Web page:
Late last year, the San Francisco Board of Supervisors passed an ordinance requiring any person, whether a property owner or a tenant, who rents residential real property for a term of less than 30 days to comply with new rules and regulations, including, among other things, registering the property with the Planning Department. The new rules can be found primarily in the San Francisco Administrative Code, Chapter 41A, section 41A.5. Other relevant provisions of the new rules can be found in the San Francisco Rent Ordinance, which is codified at Chapter 37 of the San Francisco Administrative Code, particularly at section 37.9(a)(4).
But compliance with the new law (which, in the author’s opinion has been woeful) is not the end of the story. There are several other issues that short-term rental “hosts” must also consider before engaging in short-term rentals. Property owners, for example, must ensure that they are properly insured in the event of a loss or claim under their existing homeowners insurance policy. It is advised that a property owner should contact his insurance broker before, rather than after renting their property to a third party and verify the scope and terms of coverage.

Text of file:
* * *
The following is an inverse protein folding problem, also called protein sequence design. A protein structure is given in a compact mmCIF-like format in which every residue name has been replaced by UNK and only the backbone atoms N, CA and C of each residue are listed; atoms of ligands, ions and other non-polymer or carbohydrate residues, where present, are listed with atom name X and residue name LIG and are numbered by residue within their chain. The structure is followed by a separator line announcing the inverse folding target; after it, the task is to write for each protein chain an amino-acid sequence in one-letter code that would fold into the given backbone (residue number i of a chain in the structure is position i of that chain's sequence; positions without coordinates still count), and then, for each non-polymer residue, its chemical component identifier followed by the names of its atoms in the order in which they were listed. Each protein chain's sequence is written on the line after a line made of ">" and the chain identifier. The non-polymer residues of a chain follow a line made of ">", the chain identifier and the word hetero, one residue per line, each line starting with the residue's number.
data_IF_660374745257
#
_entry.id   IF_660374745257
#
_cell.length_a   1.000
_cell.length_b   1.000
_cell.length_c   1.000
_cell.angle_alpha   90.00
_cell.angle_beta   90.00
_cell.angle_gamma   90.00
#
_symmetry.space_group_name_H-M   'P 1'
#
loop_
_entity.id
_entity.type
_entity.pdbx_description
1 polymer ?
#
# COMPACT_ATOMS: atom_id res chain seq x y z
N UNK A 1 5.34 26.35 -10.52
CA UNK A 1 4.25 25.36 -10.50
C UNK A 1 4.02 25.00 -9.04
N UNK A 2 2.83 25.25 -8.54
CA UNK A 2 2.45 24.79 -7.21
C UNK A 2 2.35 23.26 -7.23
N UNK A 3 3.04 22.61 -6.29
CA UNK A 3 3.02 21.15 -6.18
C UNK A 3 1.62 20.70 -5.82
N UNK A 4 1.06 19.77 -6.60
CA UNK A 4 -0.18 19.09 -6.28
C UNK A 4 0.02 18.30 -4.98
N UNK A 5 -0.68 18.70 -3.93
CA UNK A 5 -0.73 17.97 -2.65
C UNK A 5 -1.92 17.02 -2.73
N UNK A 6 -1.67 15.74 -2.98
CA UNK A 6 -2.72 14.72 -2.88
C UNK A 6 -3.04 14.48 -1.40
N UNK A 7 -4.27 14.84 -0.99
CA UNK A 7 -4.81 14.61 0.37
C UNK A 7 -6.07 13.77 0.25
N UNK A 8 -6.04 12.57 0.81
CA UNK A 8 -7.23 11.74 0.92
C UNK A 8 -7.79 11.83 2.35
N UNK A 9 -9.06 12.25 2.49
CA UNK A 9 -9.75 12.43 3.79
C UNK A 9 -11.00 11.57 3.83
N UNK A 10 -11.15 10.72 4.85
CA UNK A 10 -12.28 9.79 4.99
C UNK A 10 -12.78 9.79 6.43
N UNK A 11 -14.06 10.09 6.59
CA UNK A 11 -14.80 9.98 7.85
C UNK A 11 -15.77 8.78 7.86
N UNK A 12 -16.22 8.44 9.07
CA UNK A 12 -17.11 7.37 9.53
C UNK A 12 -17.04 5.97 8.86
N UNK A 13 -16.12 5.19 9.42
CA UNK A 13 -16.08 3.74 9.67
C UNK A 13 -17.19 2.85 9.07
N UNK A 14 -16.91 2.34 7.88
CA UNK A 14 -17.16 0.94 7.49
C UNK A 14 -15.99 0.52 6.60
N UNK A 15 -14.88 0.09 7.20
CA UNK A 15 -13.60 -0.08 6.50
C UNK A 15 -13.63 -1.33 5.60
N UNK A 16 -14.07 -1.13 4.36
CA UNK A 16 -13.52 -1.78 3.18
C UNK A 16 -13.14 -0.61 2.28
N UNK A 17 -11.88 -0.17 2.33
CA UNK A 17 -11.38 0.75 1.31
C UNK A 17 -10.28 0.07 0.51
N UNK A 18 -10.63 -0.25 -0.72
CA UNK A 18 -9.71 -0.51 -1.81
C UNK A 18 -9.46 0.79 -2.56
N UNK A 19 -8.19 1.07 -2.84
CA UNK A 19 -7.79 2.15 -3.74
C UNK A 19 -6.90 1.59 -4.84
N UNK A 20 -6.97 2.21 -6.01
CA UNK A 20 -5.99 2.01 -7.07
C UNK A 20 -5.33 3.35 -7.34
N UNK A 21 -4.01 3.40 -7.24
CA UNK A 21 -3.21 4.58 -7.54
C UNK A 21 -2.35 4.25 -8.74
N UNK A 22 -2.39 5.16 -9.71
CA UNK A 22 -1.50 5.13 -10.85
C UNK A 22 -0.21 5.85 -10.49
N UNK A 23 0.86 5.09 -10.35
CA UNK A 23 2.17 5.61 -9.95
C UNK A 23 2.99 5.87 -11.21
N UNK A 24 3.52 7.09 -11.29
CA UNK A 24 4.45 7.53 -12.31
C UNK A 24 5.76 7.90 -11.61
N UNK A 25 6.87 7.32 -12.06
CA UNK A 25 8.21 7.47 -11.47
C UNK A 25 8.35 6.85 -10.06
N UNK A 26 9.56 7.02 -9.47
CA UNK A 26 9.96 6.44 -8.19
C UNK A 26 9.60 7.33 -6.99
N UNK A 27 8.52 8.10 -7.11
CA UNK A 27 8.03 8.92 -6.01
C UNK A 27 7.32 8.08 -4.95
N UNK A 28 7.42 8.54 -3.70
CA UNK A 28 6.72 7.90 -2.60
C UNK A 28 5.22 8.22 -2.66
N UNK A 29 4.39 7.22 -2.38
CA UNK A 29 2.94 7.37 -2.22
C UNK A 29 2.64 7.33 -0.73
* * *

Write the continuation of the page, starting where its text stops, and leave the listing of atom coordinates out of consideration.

In addition, property owners in common interest developments such as condominium complexes should determine whether short-term rentals are permitted by the developments’ governing documents (e.g., the Declaration of Covenants, Conditions & Restrictions, often referred to as the “CC&Rs”). The new San Francisco ordinance does not trump CC&R restrictions on short-term rentals. Thus, if a condominium complex prohibits short-term rentals, the condominium owner cannot rent his or her property for short-term rentals on sites like Airbnb, even if the unit owner complies with the new ordinance. As well as consulting with the property owner’s insurance broker, property owners should consult with an experienced real estate attorney to determine whether they may engage in short-term rentals before listing their property, not after.